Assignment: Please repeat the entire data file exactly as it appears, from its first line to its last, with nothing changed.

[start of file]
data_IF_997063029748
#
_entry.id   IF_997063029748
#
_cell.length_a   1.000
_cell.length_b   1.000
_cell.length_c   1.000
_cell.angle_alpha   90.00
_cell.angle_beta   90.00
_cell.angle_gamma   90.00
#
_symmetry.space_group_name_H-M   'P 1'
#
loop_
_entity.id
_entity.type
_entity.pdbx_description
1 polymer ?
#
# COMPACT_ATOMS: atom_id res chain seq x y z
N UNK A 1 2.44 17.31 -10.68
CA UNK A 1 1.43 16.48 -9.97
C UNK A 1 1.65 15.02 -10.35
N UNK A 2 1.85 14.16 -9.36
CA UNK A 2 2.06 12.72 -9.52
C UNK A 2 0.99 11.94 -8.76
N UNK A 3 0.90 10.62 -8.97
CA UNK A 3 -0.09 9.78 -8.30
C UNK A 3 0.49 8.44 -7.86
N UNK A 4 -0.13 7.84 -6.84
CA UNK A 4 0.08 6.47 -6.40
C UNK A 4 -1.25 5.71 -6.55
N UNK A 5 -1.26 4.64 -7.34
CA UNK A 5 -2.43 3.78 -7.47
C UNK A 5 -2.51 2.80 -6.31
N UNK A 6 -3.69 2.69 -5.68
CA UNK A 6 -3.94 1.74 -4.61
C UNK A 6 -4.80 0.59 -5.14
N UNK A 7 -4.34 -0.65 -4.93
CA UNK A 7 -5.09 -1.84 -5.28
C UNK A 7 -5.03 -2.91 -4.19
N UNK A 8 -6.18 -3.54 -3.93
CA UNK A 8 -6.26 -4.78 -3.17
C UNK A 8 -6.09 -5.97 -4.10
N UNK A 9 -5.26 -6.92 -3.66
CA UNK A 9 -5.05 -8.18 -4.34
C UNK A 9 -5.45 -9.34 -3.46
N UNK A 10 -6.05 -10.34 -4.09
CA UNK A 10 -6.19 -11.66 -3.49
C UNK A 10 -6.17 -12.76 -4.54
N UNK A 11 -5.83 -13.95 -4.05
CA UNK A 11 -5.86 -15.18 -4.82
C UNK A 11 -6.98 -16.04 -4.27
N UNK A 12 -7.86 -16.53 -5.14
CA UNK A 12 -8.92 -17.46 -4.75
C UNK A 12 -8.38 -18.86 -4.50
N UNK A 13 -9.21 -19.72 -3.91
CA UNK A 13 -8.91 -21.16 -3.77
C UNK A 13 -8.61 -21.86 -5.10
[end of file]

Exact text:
data_IF_997063029748
#
_entry.id   IF_997063029748
#
_cell.length_a   1.000
_cell.length_b   1.000
_cell.length_c   1.000
_cell.angle_alpha   90.00
_cell.angle_beta   90.00
_cell.angle_gamma   90.00
#
_symmetry.space_group_name_H-M   'P 1'
#
loop_
_entity.id
_entity.type
_entity.pdbx_description
1 polymer ?
#
# COMPACT_ATOMS: atom_id res chain seq x y z
N UNK A 1 2.44 17.31 -10.68
CA UNK A 1 1.43 16.48 -9.97
C UNK A 1 1.65 15.02 -10.35
N UNK A 2 1.85 14.16 -9.36
CA UNK A 2 2.06 12.72 -9.52
C UNK A 2 0.99 11.94 -8.76
N UNK A 3 0.90 10.62 -8.97
CA UNK A 3 -0.09 9.78 -8.30
C UNK A 3 0.49 8.44 -7.86
N UNK A 4 -0.13 7.84 -6.84
CA UNK A 4 0.08 6.47 -6.40
C UNK A 4 -1.25 5.71 -6.55
N UNK A 5 -1.26 4.64 -7.34
CA UNK A 5 -2.43 3.78 -7.47
C UNK A 5 -2.51 2.80 -6.31
N UNK A 6 -3.69 2.69 -5.68
CA UNK A 6 -3.94 1.74 -4.61
C UNK A 6 -4.80 0.59 -5.14
N UNK A 7 -4.34 -0.65 -4.93
CA UNK A 7 -5.09 -1.84 -5.28
C UNK A 7 -5.03 -2.91 -4.19
N UNK A 8 -6.18 -3.54 -3.93
CA UNK A 8 -6.26 -4.78 -3.17
C UNK A 8 -6.09 -5.97 -4.10
N UNK A 9 -5.26 -6.92 -3.66
CA UNK A 9 -5.05 -8.18 -4.34
C UNK A 9 -5.45 -9.34 -3.46
N UNK A 10 -6.05 -10.34 -4.09
CA UNK A 10 -6.19 -11.66 -3.49
C UNK A 10 -6.17 -12.76 -4.54
N UNK A 11 -5.83 -13.95 -4.05
CA UNK A 11 -5.86 -15.18 -4.82
C UNK A 11 -6.98 -16.04 -4.27
N UNK A 12 -7.86 -16.53 -5.14
CA UNK A 12 -8.92 -17.46 -4.75
C UNK A 12 -8.38 -18.86 -4.50
N UNK A 13 -9.21 -19.72 -3.91
CA UNK A 13 -8.91 -21.16 -3.77
C UNK A 13 -8.61 -21.86 -5.10